Georges Duboeuf Chénas 2003
Chénas is one of the “Crus” of Beaujolais, those ten granite-mounted northernmost villages
of the region whose names are usually as evocative as their wines. Two theories circulate as
to the origin of the name Chénas. The prevailing view is that the vineyards replaced a forest
of oak; the French term for oak is chêne. Another theory is that the name derives
from a Roman named Canus. What is certain is that French King Louis XIII (reigned
1610-1643) favored wine from Chénas over all others for his table. The Chénas area has
grown wine grapes since at least the 14th century. With all that history, you can still get this
wine for an accessible $12. The success and down-market image of Beaujolais
Nouveau (this wine's maker Georges Duboeuf being a major player in that market) brings
prices for all ten of the excellent Crus within budgetary striking distance. The market may not
consider them as “sexy” as their Burgundian cousins to the north, but if you open one of
these to share with that special someone, well, let's just say you have been advised. This is a
You find this wine has personality first off, with a nose that is hardly shy. Black cherry, dried cherry, and even notes of candied cherry, plum and prune come first, but right behind them are aromas of chocolate, baking spice, and violets. It is all tied together with a sensation of earth (the French call it terroir, but I am on a campaign to use that good old English word “dirt”). The nose isn't the entire wine in this case, but it leads the kind of aromatic experience that makes you enjoy a few unhurried swirls and sniffs before you tilt the glass back. The nose perceives extraction, and it is not wrong.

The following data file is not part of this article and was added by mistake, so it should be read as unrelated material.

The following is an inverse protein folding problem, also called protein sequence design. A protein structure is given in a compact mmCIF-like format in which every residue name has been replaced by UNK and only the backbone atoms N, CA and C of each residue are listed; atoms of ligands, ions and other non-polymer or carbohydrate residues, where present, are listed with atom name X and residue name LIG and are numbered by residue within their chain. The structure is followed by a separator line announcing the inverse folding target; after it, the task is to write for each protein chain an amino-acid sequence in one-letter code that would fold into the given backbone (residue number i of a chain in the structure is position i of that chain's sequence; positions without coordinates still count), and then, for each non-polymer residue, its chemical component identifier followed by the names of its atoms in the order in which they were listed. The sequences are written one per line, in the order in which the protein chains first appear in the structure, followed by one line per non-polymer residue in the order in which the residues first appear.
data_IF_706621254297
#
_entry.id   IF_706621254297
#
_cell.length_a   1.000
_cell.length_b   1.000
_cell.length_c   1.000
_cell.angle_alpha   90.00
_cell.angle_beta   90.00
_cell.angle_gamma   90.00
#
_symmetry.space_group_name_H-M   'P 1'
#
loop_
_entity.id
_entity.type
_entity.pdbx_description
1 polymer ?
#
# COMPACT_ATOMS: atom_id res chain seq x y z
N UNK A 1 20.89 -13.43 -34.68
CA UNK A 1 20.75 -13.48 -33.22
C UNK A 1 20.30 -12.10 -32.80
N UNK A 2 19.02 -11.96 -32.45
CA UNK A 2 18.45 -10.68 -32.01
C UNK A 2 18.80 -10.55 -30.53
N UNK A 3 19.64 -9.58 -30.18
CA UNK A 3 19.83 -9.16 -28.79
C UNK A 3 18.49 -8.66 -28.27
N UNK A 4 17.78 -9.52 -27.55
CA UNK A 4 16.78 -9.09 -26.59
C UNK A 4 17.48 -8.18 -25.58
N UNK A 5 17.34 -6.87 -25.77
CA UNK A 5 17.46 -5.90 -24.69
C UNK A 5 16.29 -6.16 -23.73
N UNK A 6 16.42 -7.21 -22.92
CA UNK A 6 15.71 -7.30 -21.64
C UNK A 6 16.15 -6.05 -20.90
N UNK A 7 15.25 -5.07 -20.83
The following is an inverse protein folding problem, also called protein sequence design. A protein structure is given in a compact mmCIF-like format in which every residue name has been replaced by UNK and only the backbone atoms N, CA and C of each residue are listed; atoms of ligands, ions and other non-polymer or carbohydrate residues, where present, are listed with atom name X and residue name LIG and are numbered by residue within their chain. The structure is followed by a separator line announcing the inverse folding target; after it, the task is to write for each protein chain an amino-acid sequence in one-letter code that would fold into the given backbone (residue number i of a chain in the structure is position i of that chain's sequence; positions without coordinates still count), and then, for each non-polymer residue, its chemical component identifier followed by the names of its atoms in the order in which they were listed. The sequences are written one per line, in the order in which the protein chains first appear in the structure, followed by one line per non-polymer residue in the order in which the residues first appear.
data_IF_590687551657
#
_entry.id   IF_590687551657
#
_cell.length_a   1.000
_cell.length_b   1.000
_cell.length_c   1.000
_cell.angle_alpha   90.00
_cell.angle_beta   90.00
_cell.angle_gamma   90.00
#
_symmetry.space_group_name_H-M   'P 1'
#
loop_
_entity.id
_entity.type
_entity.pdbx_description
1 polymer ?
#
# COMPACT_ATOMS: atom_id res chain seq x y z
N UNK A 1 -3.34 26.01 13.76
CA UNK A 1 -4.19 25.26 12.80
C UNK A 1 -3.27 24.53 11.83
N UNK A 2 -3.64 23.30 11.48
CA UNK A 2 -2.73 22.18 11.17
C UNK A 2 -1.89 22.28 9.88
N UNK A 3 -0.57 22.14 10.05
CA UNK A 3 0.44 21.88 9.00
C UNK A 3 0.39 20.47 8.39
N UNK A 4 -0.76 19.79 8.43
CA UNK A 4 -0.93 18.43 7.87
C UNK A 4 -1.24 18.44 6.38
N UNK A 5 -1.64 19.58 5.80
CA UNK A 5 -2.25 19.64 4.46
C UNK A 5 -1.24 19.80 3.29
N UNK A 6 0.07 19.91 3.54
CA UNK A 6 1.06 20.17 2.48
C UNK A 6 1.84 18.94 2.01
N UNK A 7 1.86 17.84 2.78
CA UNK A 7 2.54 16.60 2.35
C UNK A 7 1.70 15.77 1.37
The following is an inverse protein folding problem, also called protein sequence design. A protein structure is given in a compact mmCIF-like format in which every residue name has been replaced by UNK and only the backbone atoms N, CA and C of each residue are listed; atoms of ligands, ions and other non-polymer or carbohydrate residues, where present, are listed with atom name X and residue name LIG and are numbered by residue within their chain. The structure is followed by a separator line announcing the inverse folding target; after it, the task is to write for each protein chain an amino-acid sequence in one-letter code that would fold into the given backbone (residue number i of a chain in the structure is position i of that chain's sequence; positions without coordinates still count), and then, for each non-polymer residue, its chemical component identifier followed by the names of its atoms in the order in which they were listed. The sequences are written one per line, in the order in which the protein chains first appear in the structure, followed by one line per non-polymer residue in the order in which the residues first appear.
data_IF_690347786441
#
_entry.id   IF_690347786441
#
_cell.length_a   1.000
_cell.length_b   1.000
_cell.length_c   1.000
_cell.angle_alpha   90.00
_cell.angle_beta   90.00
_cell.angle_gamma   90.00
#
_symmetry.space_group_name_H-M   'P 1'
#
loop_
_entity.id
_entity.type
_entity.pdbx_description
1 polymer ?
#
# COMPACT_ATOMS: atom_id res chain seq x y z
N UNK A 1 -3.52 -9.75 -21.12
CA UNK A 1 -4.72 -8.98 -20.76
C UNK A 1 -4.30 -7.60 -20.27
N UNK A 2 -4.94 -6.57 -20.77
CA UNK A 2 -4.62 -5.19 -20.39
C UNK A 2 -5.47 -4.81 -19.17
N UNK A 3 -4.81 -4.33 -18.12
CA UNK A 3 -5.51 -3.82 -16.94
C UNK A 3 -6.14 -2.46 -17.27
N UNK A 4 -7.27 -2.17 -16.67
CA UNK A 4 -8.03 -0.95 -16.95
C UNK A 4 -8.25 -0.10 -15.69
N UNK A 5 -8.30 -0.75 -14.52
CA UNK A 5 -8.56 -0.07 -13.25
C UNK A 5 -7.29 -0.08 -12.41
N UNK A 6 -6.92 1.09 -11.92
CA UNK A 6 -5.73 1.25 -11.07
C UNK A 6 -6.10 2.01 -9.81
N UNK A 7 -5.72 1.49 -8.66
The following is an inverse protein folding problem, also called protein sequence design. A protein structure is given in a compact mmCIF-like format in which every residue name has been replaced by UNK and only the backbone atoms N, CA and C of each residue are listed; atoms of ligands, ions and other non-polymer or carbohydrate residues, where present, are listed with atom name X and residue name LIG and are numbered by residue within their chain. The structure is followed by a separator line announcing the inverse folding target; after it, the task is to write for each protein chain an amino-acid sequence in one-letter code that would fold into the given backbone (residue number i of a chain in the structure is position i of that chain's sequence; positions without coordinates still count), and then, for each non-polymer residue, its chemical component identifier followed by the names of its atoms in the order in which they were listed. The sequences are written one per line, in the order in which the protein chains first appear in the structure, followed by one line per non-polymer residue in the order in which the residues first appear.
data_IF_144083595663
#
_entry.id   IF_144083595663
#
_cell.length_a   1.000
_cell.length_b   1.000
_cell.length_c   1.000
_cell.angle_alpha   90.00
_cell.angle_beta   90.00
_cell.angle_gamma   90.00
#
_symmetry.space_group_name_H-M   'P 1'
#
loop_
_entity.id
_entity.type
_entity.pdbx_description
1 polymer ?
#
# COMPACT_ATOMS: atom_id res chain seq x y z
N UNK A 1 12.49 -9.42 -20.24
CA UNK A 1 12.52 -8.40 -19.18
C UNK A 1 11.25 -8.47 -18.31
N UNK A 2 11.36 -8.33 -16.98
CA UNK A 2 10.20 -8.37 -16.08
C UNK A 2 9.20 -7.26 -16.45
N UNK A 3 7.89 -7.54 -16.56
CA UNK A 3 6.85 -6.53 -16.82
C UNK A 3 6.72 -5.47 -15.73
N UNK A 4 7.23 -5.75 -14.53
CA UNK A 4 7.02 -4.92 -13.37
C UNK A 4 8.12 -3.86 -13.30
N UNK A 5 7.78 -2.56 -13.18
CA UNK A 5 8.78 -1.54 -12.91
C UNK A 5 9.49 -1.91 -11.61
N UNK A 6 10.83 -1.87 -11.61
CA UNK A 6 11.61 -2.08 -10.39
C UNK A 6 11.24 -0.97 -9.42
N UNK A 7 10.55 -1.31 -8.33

The Chénas is a touch over medium in body, bringing considerable mouthfeel without
abandoning that Beaujolais lightness. The triple-cherry theme continues in the mouth, with
plum and cranberry, the violet again, and dried smoked leaves mixed with earth. An initial
sensation of cocoa becomes a richer chocolate on the mid-palate. Both the acidity, which
approaches racy, and the confident tannins combine nicely with the fullness of flavor in the
wine's strong finish.
Verdict: Merci Monsieur Duboeuf
It is fortunate that these Beaujolais Cru wines seem to travel rather well.
James Beard Award Nominee Elliot Essman